Road Hog, Baby

The Emperor of the Highway














Do you smell smoke?
Look, my 5300 stopped burning long enough to pose for this picture.



FEATURE August 16, 2000
Road Hog

Loading up your PowerBook G3 for serious road work

by Tim Wilson
Man About Town™
[email protected]

Last year's G3 was Apple's first truly muscular portable, and truly portable muscular machine, several pounds lighter than its less powerful predecessors and able to hold its own against nearly any "road warrior" class machine on any platform.

And in true Apple fashion, its elegant curves look a whole lot better than the competition's lumpy boxes. The advent of the 1999 PowerBooks marked the first time when we untethered Mac users got envious stares from peecee users, instead of vice versa. The 2000 vintage PowerBooks are even more amazing, featuring built-in FireWire, massive hard drives and up to a full GB of RAM. I refuse to use the semi-official names Lombard and Pismo to describe these models because they're pathetic names for fine computers. I'll refer to them by the year of their release.

The iBook is also a fine computer, by the way. It is with good reason the best selling portable computer in the world. My unofficial observation in the press room at the recent Macworld Expo is that iBooks outnumbered PowerBooks by easily a four to one margin.


Because if you have real work to do, you need a real computer, which is why I'm talking about the PowerBooks. That's POWER-Books, friend. Do you even know what the "i" in "iBook stands for? Whatever it is, it ain't Power, so "i" don't care. We're not here to talk about popular computers. We're talking about the kind that frightens small children.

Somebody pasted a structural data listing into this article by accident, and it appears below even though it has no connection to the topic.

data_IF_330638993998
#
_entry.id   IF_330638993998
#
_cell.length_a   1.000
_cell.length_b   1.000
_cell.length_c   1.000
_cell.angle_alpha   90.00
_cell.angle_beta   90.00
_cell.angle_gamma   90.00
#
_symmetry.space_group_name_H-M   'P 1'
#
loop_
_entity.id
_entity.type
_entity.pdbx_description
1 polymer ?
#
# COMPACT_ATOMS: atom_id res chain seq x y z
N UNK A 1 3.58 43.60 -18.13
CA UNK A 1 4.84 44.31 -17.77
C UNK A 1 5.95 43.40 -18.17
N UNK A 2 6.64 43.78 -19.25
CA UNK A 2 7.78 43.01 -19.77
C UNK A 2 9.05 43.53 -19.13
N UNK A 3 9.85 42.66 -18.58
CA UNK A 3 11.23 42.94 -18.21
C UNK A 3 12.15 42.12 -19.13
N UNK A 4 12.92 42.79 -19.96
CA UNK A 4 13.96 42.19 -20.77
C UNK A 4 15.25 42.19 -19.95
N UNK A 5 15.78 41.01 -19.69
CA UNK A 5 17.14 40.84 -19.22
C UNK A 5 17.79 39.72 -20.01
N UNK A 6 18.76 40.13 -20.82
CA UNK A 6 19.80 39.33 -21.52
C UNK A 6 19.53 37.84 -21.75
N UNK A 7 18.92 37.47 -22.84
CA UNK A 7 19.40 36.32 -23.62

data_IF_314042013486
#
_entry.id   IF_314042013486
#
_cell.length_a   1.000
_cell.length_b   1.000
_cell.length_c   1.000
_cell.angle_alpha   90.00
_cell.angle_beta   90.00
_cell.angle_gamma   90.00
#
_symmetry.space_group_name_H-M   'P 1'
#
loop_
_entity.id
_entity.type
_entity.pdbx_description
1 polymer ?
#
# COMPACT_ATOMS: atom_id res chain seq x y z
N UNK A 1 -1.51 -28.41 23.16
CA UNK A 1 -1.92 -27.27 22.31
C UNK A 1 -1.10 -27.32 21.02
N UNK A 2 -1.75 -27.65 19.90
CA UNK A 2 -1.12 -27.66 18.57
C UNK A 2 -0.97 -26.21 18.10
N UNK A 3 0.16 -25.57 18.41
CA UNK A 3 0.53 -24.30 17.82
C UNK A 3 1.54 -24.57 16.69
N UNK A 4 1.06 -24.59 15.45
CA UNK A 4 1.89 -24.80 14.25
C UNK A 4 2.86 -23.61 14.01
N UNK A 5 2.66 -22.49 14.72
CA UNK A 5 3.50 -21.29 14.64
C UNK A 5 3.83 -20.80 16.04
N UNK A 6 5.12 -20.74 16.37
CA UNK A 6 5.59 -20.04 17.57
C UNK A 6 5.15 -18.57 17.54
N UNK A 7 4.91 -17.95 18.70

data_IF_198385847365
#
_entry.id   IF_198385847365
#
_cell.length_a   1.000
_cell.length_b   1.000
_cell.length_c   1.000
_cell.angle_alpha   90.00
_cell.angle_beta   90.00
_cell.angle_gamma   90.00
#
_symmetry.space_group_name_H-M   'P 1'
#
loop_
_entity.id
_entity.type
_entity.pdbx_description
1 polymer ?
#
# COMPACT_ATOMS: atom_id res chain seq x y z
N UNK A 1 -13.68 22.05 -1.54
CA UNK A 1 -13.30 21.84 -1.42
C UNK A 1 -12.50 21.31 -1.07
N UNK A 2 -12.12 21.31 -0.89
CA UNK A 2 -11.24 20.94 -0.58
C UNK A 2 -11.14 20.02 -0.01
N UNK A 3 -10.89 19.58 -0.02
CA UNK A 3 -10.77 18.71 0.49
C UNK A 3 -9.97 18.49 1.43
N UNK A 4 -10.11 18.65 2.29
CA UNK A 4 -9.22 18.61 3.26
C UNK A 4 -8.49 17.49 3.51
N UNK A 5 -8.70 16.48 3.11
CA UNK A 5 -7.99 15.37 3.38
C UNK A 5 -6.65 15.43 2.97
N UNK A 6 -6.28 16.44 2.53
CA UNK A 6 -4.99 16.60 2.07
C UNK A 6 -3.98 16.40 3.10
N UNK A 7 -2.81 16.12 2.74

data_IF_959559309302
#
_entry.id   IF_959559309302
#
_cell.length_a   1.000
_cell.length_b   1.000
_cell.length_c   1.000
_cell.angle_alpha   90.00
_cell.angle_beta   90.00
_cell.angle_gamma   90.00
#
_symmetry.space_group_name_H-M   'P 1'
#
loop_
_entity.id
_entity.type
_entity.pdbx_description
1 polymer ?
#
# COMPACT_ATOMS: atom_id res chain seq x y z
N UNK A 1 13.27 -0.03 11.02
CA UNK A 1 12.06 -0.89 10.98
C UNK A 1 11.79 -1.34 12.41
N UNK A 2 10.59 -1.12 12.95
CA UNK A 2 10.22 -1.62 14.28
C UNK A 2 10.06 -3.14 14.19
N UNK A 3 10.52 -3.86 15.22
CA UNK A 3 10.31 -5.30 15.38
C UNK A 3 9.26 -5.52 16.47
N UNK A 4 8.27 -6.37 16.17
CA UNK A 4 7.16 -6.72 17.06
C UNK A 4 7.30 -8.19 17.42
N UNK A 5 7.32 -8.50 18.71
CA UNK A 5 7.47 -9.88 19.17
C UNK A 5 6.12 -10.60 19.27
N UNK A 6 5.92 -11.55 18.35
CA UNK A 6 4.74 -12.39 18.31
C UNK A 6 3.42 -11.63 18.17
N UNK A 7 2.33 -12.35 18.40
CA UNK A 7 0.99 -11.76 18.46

One of the things that sets the PowerBook apart is its abundant and abundantly cool accessories. Some are cooler than others, and some more useful than others, and you'll need some of each if you really want to make the kiddies flee. I've been using Mac laptops since they were introduced, and I've traveled tens of thousands of miles with this one, a 1999 G3/400. I've had to learn the hard way which accessories are truly indispensable—often because I've been without them. Read on, and avoid my pain.

Note that many of the accessories I'll share with you are available for other models than mine. Even iBooks.

A long strange trip
Macintosh portability was a long time coming, although in a way, it was there from the beginning. I took shipment on my first Mac in February of 1984 and it was portable enough that many of us carried them in backpacks. We weren't under any illusion that this was real portability, though, which didn't show up until 1991, with the introduction of the PowerBook 100.

I gladly bought one, but it was a mite underpowered, even by 1991 standards. It shipped with 2 MB RAM (!), expandable to 8, and a 20 or 40 meg hard drive. I quickly jumped to the 140 (with a whopping 16 MB RAM) but was more than ready for the PowerBook 5300 in 1995, the first portable with a PowerPC chip: With a 100 MHz CPU and a 500 MB drive, it seemed a bargain at around $5000.

Until it blew up.

Well, burst into flames anyway, but that was plenty close enough for me. I got a new 5300 but never quite got past waiting for it to explode. While it never did, it had enough other problems that I was truly elated to see it go. Refurbished, it labors on as an e-mail machine for a friend, who used it to retire his original Apple "portable," the 17-pound behemoth that's actually too big to fit in most airline overhead compartments. It's portable like a microwave oven is. I witnessed my friend lug this monster across Japan for a month, where it was larger than some of the cars we rode in.


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